That said, don't withhold any information you legally agreed to share. But consider the long-term costs before you agree to overshare. Sometimes you need to push back on your customers.
Let's stay on the subject of strategically pushing back on your customers. Another way to get paid faster is through the payment terms in your contract language. You must have agreed-on terms and conditions. Don't acknowledge receipt of your first purchase order with a new customer until that client has signed the terms and conditions agreement.
Are your payment terms with a customer at 30 days, 60 days, or (gulp) 90-plus days? If you're at longer than 60 days, consider revisiting your payment terms. Take every opportunity you can to move up your payment terms. Granted, you'll still run into customers who request longer payment terms. But at least you can negotiate.
And keep in mind: If your customer is unwilling to pay you sooner, it still isn't the end of the negotiation.
Your company isn't a savings and loan institution. So it follows that you shouldn't be expected to float your customer an interest-free loan for the pleasure of doing business with them.
Some customers (or the bureaucratic entity you're dealing with) won't be willing to pay their invoices within what you define as an acceptable range of payment terms. In that event, you might consider adding a percentage point to the purchase price for every 30-day block they wish to extend terms.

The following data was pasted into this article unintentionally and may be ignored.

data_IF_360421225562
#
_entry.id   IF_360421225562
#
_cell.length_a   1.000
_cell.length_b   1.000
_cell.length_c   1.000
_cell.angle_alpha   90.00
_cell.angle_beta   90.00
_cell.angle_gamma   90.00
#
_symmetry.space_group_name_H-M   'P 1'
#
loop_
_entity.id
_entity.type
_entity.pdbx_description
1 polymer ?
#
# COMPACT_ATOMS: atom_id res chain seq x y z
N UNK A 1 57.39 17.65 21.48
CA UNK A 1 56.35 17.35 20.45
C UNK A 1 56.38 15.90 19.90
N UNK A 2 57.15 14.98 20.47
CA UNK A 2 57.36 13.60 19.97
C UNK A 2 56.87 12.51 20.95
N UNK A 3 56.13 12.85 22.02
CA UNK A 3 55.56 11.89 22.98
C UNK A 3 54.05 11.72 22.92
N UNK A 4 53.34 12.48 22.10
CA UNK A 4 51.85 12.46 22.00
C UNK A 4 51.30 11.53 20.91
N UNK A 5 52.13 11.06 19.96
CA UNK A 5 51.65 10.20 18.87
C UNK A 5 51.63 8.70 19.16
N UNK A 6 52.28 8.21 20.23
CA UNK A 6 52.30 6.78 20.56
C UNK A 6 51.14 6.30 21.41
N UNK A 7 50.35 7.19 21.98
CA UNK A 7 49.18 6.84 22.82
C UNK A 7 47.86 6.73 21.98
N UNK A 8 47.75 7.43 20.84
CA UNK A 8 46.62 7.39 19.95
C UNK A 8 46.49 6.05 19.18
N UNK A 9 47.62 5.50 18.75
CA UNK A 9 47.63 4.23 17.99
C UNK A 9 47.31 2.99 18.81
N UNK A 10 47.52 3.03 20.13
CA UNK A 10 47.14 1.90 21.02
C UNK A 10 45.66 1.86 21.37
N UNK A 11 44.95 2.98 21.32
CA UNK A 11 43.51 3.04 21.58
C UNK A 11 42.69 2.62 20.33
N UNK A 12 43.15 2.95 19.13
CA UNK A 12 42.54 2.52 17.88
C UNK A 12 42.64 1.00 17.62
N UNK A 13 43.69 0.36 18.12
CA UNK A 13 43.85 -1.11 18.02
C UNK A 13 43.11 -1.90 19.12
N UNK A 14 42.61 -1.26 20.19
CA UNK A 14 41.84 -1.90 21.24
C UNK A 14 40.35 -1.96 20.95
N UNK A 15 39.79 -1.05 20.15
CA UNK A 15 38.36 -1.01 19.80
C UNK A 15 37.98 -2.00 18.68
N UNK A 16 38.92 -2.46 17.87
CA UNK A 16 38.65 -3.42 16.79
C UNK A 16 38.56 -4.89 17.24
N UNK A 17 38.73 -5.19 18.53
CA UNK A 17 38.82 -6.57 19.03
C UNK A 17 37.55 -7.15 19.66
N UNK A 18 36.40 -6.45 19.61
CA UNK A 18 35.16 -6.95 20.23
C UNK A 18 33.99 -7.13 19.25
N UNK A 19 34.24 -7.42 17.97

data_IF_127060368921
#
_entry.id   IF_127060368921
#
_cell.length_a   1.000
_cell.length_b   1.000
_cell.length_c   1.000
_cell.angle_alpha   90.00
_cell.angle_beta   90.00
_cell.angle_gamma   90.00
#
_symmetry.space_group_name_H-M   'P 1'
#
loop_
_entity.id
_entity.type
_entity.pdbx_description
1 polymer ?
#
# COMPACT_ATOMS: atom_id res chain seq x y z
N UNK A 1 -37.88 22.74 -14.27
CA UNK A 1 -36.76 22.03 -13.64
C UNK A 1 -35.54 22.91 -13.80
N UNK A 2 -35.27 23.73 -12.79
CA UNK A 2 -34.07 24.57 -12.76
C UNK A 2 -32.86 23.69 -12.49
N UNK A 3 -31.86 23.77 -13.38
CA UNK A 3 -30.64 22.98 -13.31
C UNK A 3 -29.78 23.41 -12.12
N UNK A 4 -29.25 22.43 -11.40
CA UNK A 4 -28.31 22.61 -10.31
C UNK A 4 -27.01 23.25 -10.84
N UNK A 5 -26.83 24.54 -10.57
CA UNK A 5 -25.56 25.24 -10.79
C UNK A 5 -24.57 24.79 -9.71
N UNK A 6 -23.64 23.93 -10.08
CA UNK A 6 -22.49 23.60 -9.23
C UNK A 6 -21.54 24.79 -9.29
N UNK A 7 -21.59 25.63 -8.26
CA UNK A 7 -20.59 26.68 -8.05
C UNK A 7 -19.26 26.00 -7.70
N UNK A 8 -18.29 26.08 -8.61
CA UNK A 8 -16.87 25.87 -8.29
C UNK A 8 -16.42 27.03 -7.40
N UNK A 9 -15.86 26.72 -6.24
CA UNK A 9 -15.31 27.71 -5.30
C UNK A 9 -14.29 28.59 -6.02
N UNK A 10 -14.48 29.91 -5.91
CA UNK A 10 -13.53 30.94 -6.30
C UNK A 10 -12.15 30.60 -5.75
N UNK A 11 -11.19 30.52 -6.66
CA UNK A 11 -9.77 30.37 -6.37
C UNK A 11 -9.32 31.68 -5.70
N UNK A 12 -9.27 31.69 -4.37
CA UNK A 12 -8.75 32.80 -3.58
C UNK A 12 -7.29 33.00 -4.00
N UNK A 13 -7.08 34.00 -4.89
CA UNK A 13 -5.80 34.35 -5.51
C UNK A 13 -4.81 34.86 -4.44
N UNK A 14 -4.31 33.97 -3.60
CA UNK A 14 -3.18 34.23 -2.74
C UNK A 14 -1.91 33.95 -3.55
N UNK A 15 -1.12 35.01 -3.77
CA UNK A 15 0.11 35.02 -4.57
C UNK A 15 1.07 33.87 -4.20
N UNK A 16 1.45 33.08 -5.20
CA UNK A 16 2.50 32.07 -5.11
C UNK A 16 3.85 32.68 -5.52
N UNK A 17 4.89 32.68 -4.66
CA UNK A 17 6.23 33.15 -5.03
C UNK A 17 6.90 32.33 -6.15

Two additional thoughts on the 1-point-per-30 rule:
It might make you uneasy to increase prices in our competitive landscape. But remember, in business we want to be more than a faceless supplier. We all want long-term trading relationships, with terms amenable to both parties.
OK, you've negotiated the best possible terms up front. Now look for ways to integrate yourself as a valuable asset to your customer. How can you streamline your in-house invoicing procedures?
Without a doubt, the answer is technology. Advances in automation software are the best way to reduce back-office workflow and streamline invoice processing. Look for a mobile imaging solution that can handle even torn or damaged documents.
Dozens of automated invoicing platforms are on the market. Unfortunately, not all invoicing platforms are created equal. This isn't hyperbole. All invoice automation platforms are driven by the quality of their imaging software. Look for a company that provides best-in-class mobile imaging technology. The company Vector refers to its imaging as "perfect scans."
Look for mobile invoicing tech that automatically captures, crops, and enhances all paperwork, rivaling the quality of the originals.